This matters if you are specifically seeking support from someone who has experienced what you are going through.

Structured or Unstructured

Compared to business coaching, business mentoring can seem relatively unstructured.

When you turn to a mentor for advice, it tends to be on an ad hoc basis.  That’s not to say you won’t have structure such as regular agreed meetings, but because of the advice based nature, business mentoring sessions tend to be less structured.

Business coaching by comparison is all about structure.

Just as you wouldn’t be impressed if you turned up to sports practice and the coach had no drills ready to go, when it comes to learning something, you are right to expect the coach to have a plan of attack.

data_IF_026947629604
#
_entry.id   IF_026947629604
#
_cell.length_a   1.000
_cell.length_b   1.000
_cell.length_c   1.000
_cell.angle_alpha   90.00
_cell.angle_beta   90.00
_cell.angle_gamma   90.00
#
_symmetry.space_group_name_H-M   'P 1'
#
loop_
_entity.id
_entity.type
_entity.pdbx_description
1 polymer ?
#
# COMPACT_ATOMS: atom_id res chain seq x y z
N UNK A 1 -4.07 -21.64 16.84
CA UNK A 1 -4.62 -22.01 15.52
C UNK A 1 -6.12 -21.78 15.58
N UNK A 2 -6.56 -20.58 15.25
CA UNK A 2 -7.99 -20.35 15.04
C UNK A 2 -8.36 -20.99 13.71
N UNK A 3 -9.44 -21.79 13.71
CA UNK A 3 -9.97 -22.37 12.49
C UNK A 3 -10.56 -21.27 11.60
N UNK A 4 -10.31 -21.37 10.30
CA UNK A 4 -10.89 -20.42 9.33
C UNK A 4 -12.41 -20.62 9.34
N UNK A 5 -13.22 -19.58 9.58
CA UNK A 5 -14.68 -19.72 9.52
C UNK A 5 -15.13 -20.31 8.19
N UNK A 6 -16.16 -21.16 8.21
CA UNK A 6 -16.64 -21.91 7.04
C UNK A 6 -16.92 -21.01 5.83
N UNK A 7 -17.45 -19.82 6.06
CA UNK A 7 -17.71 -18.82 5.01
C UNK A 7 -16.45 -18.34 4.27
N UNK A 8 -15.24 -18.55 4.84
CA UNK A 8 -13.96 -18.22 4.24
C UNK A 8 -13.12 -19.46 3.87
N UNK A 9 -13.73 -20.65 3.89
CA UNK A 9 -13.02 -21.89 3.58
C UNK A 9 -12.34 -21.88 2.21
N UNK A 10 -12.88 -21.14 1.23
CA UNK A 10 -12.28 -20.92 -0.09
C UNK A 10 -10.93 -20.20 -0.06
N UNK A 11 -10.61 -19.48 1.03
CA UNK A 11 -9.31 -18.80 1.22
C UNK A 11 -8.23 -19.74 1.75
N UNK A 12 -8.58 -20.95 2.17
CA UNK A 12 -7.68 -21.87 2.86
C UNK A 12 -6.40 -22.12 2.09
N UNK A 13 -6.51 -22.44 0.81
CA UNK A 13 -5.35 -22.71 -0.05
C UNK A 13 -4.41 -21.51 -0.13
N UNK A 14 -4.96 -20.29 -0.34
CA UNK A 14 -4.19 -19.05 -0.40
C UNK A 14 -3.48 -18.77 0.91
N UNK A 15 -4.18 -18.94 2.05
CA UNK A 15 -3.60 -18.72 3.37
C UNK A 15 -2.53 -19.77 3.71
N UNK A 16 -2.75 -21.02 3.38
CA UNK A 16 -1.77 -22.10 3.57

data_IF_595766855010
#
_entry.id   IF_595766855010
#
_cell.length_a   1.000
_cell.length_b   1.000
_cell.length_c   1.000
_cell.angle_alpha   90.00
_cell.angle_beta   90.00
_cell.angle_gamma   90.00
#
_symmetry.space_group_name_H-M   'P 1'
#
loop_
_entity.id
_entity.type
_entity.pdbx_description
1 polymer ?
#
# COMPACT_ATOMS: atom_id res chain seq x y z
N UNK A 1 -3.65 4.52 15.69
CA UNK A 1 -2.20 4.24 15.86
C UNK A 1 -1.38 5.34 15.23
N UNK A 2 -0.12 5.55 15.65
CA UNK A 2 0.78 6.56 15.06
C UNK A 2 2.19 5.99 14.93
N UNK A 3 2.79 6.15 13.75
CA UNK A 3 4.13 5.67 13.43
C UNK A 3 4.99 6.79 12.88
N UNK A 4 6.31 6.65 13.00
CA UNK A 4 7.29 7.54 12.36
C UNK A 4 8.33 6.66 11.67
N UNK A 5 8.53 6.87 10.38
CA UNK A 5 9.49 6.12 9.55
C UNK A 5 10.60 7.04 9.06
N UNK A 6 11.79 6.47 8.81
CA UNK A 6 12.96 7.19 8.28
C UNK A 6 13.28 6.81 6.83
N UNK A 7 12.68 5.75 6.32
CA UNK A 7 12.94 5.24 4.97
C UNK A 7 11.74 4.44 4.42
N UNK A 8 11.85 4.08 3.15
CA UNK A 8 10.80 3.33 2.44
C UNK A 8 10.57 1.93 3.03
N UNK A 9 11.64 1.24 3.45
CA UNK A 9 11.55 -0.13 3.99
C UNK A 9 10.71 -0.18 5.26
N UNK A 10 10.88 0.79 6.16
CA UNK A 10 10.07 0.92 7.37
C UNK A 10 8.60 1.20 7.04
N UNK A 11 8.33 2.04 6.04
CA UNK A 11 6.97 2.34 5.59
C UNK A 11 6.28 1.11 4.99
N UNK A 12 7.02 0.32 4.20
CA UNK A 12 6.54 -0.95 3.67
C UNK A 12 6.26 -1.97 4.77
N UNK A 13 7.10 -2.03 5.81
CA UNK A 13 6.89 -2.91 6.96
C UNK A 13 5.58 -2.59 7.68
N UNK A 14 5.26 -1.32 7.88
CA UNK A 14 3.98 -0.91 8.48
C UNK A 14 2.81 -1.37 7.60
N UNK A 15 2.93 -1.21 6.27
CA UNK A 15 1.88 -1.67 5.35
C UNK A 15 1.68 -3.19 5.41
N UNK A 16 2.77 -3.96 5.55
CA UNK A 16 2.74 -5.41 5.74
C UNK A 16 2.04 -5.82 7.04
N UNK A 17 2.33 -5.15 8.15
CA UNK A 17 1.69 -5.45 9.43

Most great business coaches will start by helping you work out your goals and then create a process for achieving them, and hold you accountable along the way.

Is business coaching or business mentoring a "profession"?

We’ll revert back to our trusted definition source here, the Cambridge Dictionary, who define a profession as:

Any type of work that needs special training or a particular skill, often one that is respected because it involves a high level of education.

Although there is no legal requirement to have specialist training to be a business coach in Australia, the great majority of business coaches do.  And most do business coaching as a full time job, so it’s fair to call it a profession.